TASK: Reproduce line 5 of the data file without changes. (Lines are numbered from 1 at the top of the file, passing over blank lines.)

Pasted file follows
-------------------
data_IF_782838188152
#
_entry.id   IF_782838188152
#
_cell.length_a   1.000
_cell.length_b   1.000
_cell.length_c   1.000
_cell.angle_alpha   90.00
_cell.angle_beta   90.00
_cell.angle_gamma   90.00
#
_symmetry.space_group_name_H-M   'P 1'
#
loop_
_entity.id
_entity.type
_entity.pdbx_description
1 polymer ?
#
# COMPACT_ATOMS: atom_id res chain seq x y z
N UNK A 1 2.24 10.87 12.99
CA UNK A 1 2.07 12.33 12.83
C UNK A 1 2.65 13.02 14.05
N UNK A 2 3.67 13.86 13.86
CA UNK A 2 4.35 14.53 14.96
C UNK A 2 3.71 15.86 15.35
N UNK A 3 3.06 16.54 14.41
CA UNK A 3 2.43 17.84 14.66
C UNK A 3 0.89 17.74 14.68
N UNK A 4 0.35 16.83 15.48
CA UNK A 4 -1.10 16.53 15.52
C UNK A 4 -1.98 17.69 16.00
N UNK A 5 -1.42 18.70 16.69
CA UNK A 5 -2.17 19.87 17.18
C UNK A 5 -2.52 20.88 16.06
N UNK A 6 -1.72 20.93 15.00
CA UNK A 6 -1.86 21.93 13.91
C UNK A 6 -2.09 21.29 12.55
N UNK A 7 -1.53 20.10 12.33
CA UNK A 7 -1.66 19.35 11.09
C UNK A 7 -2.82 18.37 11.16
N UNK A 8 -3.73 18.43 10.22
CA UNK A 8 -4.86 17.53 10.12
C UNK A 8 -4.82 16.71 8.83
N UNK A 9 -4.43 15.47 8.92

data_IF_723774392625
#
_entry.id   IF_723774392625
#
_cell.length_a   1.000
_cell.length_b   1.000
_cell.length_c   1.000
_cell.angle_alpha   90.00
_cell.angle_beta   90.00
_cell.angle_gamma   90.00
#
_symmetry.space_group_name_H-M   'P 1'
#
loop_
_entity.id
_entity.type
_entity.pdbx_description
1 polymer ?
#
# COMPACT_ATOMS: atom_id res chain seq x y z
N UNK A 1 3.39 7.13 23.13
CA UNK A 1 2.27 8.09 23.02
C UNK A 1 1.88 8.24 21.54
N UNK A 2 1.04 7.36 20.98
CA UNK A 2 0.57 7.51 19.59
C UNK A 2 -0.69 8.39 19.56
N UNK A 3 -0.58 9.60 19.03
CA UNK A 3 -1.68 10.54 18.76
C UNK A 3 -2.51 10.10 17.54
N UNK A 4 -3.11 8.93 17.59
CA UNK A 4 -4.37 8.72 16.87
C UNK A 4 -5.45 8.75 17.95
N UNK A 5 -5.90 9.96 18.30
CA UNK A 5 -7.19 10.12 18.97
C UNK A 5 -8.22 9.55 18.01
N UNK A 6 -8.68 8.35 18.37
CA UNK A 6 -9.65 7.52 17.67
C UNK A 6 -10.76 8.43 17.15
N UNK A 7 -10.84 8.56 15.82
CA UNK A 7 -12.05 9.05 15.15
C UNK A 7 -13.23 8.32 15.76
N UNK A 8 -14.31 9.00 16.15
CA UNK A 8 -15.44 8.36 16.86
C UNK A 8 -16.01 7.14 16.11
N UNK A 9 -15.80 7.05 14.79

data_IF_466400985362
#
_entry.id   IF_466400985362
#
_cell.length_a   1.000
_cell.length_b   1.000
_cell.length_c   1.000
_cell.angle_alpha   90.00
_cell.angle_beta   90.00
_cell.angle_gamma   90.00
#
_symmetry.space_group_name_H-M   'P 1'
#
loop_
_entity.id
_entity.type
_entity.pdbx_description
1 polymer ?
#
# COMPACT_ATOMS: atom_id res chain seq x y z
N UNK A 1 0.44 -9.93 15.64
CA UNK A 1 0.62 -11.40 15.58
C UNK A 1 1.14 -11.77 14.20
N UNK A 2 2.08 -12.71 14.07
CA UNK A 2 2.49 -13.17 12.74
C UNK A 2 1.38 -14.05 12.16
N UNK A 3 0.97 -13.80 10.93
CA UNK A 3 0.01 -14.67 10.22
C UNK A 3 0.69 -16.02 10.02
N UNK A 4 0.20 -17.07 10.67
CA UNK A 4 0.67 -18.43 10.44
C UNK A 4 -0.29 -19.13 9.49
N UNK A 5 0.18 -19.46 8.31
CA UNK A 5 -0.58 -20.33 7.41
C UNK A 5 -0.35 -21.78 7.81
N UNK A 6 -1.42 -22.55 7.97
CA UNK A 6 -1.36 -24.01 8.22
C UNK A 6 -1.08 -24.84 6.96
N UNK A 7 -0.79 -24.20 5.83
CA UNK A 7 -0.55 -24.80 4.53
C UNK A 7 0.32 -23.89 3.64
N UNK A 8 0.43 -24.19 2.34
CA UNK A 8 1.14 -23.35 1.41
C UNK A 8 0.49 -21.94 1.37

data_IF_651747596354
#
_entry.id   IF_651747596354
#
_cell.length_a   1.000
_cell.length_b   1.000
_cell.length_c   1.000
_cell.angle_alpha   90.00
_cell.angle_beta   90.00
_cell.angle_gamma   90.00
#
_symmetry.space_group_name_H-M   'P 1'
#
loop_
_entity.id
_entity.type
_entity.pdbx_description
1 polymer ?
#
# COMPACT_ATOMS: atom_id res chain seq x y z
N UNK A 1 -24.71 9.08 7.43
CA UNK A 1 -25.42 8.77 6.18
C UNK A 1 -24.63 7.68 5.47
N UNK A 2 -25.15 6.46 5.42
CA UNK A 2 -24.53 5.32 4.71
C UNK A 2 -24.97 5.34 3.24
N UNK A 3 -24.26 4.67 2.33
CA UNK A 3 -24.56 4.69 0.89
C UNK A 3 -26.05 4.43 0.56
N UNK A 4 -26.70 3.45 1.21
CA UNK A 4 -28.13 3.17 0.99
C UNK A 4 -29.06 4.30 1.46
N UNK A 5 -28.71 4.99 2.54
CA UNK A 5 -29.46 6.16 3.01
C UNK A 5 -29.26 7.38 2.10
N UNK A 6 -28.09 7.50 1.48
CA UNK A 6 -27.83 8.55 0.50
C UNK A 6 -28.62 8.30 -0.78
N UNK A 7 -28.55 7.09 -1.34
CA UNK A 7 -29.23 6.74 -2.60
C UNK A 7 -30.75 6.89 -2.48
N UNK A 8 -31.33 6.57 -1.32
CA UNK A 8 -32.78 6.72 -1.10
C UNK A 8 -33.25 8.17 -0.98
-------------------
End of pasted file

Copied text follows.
_cell.length_a   1.000